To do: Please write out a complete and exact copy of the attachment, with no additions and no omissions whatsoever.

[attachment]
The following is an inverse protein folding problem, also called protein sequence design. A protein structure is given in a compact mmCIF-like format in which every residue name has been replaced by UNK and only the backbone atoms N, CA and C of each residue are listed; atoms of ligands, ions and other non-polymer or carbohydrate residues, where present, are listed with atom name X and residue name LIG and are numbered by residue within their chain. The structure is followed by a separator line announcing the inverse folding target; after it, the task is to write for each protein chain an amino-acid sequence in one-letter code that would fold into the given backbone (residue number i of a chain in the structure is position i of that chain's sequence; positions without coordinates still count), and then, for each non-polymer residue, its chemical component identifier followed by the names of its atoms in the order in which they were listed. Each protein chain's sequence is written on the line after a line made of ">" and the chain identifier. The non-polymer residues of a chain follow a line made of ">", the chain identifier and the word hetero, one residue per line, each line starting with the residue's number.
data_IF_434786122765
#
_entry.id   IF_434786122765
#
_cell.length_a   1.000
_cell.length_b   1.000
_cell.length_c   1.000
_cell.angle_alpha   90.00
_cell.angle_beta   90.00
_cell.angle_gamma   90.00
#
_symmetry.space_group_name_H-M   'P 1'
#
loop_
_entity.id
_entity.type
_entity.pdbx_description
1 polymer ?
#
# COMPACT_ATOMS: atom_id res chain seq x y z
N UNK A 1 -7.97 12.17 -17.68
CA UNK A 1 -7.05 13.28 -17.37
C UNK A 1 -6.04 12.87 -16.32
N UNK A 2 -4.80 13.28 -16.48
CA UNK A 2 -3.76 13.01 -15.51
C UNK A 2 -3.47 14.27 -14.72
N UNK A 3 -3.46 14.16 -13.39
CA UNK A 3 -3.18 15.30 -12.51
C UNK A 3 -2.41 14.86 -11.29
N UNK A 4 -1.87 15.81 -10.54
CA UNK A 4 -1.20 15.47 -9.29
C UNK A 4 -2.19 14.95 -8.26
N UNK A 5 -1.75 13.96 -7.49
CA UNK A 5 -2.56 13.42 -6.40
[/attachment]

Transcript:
The following is an inverse protein folding problem, also called protein sequence design. A protein structure is given in a compact mmCIF-like format in which every residue name has been replaced by UNK and only the backbone atoms N, CA and C of each residue are listed; atoms of ligands, ions and other non-polymer or carbohydrate residues, where present, are listed with atom name X and residue name LIG and are numbered by residue within their chain. The structure is followed by a separator line announcing the inverse folding target; after it, the task is to write for each protein chain an amino-acid sequence in one-letter code that would fold into the given backbone (residue number i of a chain in the structure is position i of that chain's sequence; positions without coordinates still count), and then, for each non-polymer residue, its chemical component identifier followed by the names of its atoms in the order in which they were listed. Each protein chain's sequence is written on the line after a line made of ">" and the chain identifier. The non-polymer residues of a chain follow a line made of ">", the chain identifier and the word hetero, one residue per line, each line starting with the residue's number.
data_IF_434786122765
#
_entry.id   IF_434786122765
#
_cell.length_a   1.000
_cell.length_b   1.000
_cell.length_c   1.000
_cell.angle_alpha   90.00
_cell.angle_beta   90.00
_cell.angle_gamma   90.00
#
_symmetry.space_group_name_H-M   'P 1'
#
loop_
_entity.id
_entity.type
_entity.pdbx_description
1 polymer ?
#
# COMPACT_ATOMS: atom_id res chain seq x y z
N UNK A 1 -7.97 12.17 -17.68
CA UNK A 1 -7.05 13.28 -17.37
C UNK A 1 -6.04 12.87 -16.32
N UNK A 2 -4.80 13.28 -16.48
CA UNK A 2 -3.76 13.01 -15.51
C UNK A 2 -3.47 14.27 -14.72
N UNK A 3 -3.46 14.16 -13.39
CA UNK A 3 -3.18 15.30 -12.51
C UNK A 3 -2.41 14.86 -11.29
N UNK A 4 -1.87 15.81 -10.54
CA UNK A 4 -1.20 15.47 -9.29
C UNK A 4 -2.19 14.95 -8.26
N UNK A 5 -1.75 13.96 -7.49
CA UNK A 5 -2.56 13.42 -6.40